Big Snowstorms Are Quite Bad For Men’s Hearts, Hospital Records Show

The heavier the snow fall, the more men fell victim to cardiac troubles

Illustration: R. A. Di Ieso
Feb 13, 2017 at 2:21 PM ET

Snow days may be plenty great for school kids, but it could be downright deadly for their fathers, a new study published Monday in the Canadian Medical Association Journal suggests.

Canadian researchers looked at more than 120,000 hospital admissions and 65,000 deaths related to a heart attack that took place in Quebec from 1981 and 2014, specifically between the months November to April, when snow was likely to fall. They found a consistent pattern: Men were more likely to be sent to the hospital or die on the day immediately following a snowstorm, and the heavier or longer the storm was, the greater their risk. The link held firm even after accounting for other factors like age, smoking history, and heart health.

Earlier research has shown a consistent connection between bad weather and heart troubles, but it’s only recently that scientists have suspected the cold can be more dangerous for us. And when it comes to snow, the researchers said, the evidence for its heart attack effect has only leaned towards the plausible, not proven. For the current study, they wanted to look at an especially large population, while also figuring out exactly how much riskier snow could be.

Compared to a day with zero flakes, a man’s risk of a hospital admission jumped by 16 percent on the day after more than 7 inches of snow fell; for deaths, it climbed to an increased 34 percent. A similar if weaker pattern was seen for snow storms that lasted more than 24 hours.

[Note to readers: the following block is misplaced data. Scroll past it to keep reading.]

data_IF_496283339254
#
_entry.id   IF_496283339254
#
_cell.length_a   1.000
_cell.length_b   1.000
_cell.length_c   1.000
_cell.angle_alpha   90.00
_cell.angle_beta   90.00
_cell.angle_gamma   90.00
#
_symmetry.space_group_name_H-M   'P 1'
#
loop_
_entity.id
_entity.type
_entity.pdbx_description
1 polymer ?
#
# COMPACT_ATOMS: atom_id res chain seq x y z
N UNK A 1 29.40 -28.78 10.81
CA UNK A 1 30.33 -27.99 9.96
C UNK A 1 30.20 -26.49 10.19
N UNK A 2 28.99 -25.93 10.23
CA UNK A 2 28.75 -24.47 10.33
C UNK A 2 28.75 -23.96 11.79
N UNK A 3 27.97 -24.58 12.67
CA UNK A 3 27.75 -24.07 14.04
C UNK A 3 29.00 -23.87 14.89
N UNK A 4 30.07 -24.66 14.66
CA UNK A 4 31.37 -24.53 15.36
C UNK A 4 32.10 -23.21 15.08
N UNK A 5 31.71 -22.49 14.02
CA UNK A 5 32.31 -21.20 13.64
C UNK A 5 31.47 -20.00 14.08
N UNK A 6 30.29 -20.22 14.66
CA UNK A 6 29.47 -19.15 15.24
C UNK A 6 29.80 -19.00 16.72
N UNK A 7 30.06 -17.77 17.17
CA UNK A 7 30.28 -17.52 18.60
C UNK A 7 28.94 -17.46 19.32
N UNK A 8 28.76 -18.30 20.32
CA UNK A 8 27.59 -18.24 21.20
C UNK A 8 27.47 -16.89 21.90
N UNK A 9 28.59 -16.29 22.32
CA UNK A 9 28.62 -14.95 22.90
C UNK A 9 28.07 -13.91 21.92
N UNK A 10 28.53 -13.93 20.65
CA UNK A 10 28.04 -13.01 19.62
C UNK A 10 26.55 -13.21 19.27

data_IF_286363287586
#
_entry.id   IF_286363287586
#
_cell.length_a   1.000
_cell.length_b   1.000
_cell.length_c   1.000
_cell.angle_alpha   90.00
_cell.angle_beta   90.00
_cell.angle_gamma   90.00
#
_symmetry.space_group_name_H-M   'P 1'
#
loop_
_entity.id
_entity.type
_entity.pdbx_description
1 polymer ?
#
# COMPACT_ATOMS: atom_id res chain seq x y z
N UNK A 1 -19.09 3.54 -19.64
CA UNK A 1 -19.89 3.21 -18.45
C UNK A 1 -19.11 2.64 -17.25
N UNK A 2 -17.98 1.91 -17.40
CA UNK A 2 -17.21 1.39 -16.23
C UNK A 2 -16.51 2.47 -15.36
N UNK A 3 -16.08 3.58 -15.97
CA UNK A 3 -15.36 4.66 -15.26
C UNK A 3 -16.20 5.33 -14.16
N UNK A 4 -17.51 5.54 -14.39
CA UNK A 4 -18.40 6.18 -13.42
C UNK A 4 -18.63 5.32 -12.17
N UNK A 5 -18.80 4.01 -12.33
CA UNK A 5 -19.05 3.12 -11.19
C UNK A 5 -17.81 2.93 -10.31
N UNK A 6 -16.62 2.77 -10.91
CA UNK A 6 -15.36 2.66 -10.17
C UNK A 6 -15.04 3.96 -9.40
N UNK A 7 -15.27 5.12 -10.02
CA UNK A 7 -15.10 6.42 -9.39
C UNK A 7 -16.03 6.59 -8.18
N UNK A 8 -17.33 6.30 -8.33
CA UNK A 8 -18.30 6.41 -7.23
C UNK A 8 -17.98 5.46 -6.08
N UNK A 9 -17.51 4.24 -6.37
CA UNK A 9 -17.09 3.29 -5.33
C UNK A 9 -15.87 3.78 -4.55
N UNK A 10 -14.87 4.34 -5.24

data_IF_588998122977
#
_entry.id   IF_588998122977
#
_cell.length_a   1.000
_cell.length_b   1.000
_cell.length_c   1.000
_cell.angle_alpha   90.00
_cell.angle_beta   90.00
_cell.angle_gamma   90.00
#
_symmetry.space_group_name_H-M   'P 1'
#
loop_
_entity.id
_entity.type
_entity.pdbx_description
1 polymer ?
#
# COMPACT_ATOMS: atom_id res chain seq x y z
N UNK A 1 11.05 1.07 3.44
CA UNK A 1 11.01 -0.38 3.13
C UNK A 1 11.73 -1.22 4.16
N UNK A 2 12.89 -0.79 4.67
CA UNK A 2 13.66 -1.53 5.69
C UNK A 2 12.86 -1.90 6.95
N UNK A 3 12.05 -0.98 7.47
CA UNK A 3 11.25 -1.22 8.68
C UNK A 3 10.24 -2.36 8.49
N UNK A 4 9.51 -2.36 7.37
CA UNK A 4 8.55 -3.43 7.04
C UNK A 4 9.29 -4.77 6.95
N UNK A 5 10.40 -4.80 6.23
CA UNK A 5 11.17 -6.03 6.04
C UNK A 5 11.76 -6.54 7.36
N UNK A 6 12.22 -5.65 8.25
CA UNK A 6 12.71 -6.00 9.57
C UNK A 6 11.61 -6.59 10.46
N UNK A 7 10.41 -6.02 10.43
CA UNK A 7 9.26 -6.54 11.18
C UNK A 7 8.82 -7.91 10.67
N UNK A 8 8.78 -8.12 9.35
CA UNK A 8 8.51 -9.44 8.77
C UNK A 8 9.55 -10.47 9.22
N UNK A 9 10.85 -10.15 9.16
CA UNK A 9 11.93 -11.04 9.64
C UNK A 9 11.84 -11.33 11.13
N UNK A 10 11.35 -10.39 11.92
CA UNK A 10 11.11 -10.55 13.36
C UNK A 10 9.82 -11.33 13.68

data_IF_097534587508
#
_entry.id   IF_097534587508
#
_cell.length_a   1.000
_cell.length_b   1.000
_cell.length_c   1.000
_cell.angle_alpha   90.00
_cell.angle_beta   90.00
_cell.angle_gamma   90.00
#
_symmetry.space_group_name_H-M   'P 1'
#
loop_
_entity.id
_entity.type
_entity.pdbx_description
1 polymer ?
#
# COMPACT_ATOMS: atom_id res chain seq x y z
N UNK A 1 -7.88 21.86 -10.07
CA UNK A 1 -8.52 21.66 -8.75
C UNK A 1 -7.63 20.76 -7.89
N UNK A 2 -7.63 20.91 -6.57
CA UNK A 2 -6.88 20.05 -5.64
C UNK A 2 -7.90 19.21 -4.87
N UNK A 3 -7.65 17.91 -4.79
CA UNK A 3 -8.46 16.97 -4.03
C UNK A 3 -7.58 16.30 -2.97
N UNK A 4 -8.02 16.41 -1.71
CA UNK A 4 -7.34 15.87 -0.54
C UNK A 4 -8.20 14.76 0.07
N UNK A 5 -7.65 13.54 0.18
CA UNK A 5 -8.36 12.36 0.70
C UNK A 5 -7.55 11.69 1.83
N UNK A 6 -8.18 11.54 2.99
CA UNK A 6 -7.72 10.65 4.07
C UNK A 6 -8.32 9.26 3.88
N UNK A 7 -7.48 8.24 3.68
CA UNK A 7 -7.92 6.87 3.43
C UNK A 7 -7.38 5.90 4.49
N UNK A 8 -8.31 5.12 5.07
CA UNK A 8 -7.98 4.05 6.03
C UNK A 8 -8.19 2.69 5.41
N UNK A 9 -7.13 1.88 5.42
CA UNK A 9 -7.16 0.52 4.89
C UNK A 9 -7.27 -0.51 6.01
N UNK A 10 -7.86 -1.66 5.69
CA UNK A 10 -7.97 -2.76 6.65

As for why only men, the answer is unfortunately that it’s usually men who go and shovel out the driveway. And because snow shoveling is an “unique activity with both static and dynamic components,” the researchers explained, it can tax the heart past its breaking point. The cold can also play a role by constricting blood vessels, increasing blood pressure, and even causing the heart to beat abnormally.

Keeping in mind that the absolute risk of getting a heart attack on any given day is still small, the results have plenty of implications for the near-future. Blizzards are only more likely to pop up with the advent of climate change, the authors said, as rising global temperatures trigger atmospheric changes that lead to more severe weather events.

If that’s the case, the researchers said, then doctors might be smart to tell their male patients, especially if they’re out in shape, to maybe wait a little longer before getting out the shovel.